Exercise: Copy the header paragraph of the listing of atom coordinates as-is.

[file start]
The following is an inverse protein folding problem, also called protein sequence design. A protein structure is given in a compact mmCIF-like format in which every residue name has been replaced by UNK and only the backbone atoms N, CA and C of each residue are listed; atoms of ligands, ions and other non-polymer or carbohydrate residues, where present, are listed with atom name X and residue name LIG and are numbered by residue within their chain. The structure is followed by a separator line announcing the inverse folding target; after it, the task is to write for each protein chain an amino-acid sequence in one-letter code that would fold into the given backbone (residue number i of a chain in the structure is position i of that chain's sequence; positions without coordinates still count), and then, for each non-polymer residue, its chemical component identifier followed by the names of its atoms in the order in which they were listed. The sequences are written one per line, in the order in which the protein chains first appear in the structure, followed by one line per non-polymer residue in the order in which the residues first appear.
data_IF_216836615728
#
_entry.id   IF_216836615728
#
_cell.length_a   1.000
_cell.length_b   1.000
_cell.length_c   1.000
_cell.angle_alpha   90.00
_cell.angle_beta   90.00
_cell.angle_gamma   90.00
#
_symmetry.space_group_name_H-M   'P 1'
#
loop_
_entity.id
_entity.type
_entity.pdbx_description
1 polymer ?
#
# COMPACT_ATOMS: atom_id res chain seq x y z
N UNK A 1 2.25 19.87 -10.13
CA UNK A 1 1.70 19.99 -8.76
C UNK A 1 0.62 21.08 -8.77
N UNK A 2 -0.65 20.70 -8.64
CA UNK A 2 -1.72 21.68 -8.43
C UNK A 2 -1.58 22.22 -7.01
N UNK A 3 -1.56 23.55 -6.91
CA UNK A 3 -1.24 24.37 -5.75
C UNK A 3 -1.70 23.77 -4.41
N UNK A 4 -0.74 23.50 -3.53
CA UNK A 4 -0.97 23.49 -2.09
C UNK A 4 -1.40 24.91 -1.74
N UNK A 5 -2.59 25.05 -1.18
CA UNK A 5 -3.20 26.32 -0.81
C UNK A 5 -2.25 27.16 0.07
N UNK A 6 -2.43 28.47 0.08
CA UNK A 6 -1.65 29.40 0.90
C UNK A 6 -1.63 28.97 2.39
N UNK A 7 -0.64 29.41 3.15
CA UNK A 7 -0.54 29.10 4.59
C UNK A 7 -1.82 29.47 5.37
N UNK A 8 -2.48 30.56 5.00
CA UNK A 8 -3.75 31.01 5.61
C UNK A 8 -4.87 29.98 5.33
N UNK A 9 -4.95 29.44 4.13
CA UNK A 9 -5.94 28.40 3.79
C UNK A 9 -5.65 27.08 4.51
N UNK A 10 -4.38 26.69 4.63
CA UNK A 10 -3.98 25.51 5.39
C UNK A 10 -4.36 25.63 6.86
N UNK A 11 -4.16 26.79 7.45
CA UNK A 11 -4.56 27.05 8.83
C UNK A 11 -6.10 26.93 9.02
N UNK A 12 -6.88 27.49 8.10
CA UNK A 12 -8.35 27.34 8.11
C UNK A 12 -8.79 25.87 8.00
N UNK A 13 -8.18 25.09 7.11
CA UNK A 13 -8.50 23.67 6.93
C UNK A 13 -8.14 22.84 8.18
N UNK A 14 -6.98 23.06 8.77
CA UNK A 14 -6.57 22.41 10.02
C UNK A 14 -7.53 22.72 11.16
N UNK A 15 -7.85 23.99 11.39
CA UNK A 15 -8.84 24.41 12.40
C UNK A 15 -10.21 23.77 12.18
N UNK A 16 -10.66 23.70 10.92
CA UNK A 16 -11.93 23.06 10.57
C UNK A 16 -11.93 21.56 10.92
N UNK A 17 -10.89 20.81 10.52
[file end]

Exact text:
The following is an inverse protein folding problem, also called protein sequence design. A protein structure is given in a compact mmCIF-like format in which every residue name has been replaced by UNK and only the backbone atoms N, CA and C of each residue are listed; atoms of ligands, ions and other non-polymer or carbohydrate residues, where present, are listed with atom name X and residue name LIG and are numbered by residue within their chain. The structure is followed by a separator line announcing the inverse folding target; after it, the task is to write for each protein chain an amino-acid sequence in one-letter code that would fold into the given backbone (residue number i of a chain in the structure is position i of that chain's sequence; positions without coordinates still count), and then, for each non-polymer residue, its chemical component identifier followed by the names of its atoms in the order in which they were listed. The sequences are written one per line, in the order in which the protein chains first appear in the structure, followed by one line per non-polymer residue in the order in which the residues first appear.